New Alzheimer’s Association report shows growing cost and impact of Alzheimer’s disease on nation’s families and economy

Medicaid costs of caring for those with Alzheimer’s soar to $685M in Kentucky alone

For the first time, total payments for caring for individuals living with Alzheimer’s or other dementias exceeded a quarter trillion dollars ($259 billion), according to findings from the 2017 Alzheimer’s disease Facts and Figures report.

The report was released in early March by the Alzheimer’s Association.

The report also discusses the disease’s impact on caregivers, such as family members.

“Caring for someone with Alzheimer’s or other dementias is exceptionally demanding,” said DeeAnna Esslinger, Executive Director for the Alzheimer’s Association – Greater Kentucky and Southern Indiana Chapter. “New data shows that caregivers for Alzheimer’s and dementia may experience increased difficulties and detriments to their health than caregivers for individuals with certain other conditions.”

More than 15 million Americans provide unpaid care, such as physical, emotional and financial support, for the estimated 5.5 million Americans living with Alzheimer’s dementia. In 2016, Alzheimer’s caregivers provided an estimated 18.2 billion hours of unpaid care, which the report valued at $230.1 billion.

These contributions disproportionately come from women, who make up two-thirds of Alzheimer’s caregivers. New findings highlighted in the report show that of all dementia caregivers who provided care for more than 40 hours a week, 69 percent are women. Of those providing care to someone with dementia for more than 5 years, 63 percent are women and 37 percent are men.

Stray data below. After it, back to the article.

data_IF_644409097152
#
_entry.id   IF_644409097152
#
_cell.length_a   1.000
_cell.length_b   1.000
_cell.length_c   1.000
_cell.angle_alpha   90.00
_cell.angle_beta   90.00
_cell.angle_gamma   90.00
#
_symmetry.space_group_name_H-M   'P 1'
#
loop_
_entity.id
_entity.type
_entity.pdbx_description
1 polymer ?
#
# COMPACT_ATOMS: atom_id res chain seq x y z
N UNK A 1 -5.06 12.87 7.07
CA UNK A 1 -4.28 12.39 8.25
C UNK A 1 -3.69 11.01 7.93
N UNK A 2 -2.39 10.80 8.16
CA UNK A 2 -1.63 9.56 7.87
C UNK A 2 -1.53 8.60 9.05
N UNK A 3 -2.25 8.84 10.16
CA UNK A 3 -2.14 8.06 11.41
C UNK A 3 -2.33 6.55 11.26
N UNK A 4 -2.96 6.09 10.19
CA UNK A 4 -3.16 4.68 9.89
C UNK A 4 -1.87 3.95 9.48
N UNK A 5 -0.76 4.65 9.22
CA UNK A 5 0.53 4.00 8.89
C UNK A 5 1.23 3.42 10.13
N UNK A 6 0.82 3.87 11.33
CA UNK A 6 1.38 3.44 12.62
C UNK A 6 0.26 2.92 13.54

The Facts and Figures report also found that the strain of caregiving produces serious physical and mental health consequences. For instance, more than one out of three (35 percent) caregivers for people with Alzheimer’s or another dementia report that their health has gotten worse due to care responsibilities, compared to one out of five (19 percent) caregivers for older people without dementia. Also, depression and anxiety are more common among dementia caregivers than among people providing care for individuals with certain other conditions.

“In Kentucky, more than 30 percent of caregivers are also caring for a child or grandchild,” Esslinger stated. “Being the primary caregiver for both a person with dementia and children, can compound the stress and strain a caregiver may experience.”

The Facts and Figures report provides an in-depth look at the latest national statistics and information on Alzheimer’s prevalence, incidence, use and costs of care, caregiving and mortality.